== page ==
California's public health department recently went live with an awareness campaign about e-cigarettes on a new website, Still Blowing Smoke. By the time of their official launch, vaping advocates were already on the offensive with a nearly identical site: Not Blowing Smoke. Scroll right to see California's public health information website. Scroll left to see a similar website from vaping advocates.

JB: There's a pretty big battle going on between vaping advocates and the public health community. What do you think people on the other side get wrong about vaping?

MN: They think it’s smoke. I’ve had a lot of people saying it’s still smoke. It’s not. It’s not specifically water vapor, but it’s vapor. It’s really sad that so many people in public health aren’t interested in harm reduction. With [so many people] dying every year from cigarettes, they still demand we use FDA-approved quitting methods that in general haven't worked. For vapers, those methods don't work.

It feels like public health doesn't care about smokers who are dying. They just want to prevent new ones from starting. Why can't we have both: get people who are currently smoking off of cigarettes and prevent new smokers at the same time? I feel vaping fills that gap. From a public health and personal health standpoint, it's better to say, "I want to smoke," and pick up a vaporizer versus "I want to smoke" and picking up a pack of Camels. I’m sure many people in the medical field would agree with me on that.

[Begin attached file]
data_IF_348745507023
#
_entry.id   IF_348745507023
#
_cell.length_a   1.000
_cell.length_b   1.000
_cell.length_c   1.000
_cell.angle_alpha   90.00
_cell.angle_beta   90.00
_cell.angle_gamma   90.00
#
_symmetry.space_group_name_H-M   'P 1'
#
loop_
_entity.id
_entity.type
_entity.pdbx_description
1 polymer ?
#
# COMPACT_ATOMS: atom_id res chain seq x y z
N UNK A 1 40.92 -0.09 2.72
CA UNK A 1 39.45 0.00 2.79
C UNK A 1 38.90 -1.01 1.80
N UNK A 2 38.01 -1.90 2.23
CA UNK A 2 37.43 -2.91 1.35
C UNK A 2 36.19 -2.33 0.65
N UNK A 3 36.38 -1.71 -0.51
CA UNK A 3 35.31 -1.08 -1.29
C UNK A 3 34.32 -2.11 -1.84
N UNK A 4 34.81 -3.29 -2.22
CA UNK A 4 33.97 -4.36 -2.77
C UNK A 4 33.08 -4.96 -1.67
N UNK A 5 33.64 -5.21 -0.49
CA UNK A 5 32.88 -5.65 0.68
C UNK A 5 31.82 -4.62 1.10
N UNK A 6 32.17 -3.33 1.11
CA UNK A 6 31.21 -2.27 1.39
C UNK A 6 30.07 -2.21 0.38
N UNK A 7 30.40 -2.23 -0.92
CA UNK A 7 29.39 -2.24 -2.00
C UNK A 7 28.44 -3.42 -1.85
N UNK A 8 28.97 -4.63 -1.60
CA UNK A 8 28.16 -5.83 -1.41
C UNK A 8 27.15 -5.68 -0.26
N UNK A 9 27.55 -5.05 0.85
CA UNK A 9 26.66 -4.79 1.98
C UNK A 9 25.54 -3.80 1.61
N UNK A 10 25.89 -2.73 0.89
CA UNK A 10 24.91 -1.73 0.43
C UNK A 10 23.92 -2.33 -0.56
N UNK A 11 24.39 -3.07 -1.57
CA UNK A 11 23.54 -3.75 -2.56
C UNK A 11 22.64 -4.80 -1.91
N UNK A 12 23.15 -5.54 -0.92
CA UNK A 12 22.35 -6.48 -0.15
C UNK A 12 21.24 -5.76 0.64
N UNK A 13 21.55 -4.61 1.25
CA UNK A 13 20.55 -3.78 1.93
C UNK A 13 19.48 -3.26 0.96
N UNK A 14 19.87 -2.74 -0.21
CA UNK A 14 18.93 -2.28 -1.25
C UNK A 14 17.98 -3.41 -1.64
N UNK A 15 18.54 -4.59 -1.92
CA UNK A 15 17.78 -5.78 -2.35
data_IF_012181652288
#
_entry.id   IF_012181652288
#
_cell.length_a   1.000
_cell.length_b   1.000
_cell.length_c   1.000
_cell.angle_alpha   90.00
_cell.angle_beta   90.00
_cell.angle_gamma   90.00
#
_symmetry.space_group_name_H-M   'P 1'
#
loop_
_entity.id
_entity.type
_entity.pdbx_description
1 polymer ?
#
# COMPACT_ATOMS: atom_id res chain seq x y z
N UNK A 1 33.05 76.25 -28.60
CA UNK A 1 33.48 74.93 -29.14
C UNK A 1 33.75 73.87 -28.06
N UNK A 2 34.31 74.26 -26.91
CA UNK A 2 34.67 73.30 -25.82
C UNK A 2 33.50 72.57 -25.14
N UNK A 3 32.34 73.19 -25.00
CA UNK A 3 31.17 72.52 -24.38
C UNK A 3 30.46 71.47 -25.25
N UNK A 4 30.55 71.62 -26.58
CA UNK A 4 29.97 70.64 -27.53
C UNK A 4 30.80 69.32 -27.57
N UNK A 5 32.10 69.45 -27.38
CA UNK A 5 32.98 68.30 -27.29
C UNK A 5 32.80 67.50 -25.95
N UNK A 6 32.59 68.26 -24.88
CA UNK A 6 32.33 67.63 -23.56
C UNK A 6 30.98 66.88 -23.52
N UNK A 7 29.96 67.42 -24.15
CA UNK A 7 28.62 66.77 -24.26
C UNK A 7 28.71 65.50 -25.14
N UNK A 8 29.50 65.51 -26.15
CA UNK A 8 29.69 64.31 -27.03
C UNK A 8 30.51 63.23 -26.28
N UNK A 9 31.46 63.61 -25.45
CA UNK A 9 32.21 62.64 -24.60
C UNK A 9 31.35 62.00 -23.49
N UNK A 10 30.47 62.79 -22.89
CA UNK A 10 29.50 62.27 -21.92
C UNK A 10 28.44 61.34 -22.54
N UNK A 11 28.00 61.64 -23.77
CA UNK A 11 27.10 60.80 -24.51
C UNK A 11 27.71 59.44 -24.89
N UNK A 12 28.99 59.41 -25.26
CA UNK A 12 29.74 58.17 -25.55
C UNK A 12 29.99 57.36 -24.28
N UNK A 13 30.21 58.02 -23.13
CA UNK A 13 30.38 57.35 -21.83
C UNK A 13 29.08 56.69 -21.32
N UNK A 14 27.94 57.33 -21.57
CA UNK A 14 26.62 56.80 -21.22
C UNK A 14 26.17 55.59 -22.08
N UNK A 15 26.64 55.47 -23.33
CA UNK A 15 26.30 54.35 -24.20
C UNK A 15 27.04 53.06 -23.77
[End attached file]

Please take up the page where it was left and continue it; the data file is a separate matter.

Everyone likes to bring up flavors: "Oh, it’s attracting kids." I can walk into a liquor store down here, get cotton-candy liquor, or strawberry-flavored — there's no regulation on that, other than you have to be 21. But they want to say e-cig juice is attractive to kids. I'm pretty sure the number of deaths of people under 21 attributed to alcohol is way in excess of kids who have touched e-cigarettes.

JB: What, to you, is the ideal regulatory situation?

MN: I don't feel it should be banned in parks and stuff, which is something New York passed recently. They banned vaping in all public places. I’m not a big-government person. My political leaning is often in so many different directions that I can't call myself a Democrat or Republican or libertarian. But I feel it is a business's decision whether they want to allow vaping.

Bikini A Blu e-cigarette advertisement in the 2014 Sports Illustrated swimsuit issue. (Courtesy of Tobacco Free Kids)

JB: What about selling to minors?

MN: Absolutely not. I am staunchly against it. It should start at 18. If you’re able to smoke, or want to vape, it should be your right.

JB: None of us has the long-term data on the effects of e-cigarettes — the evidence is often inconsistent, and many studies are flawed. But I have still found that many in the vaping camp seem to want to suggest otherwise, though maybe it's also true that the public health side may be overblowing the certainty about the harms.

JB: Imagine if, for years after trying without success to quit something you knew would kill you, you find something that really worked. And people like the government, public health, want to regulate and tax and ban it. We’re adults; this is what works for us.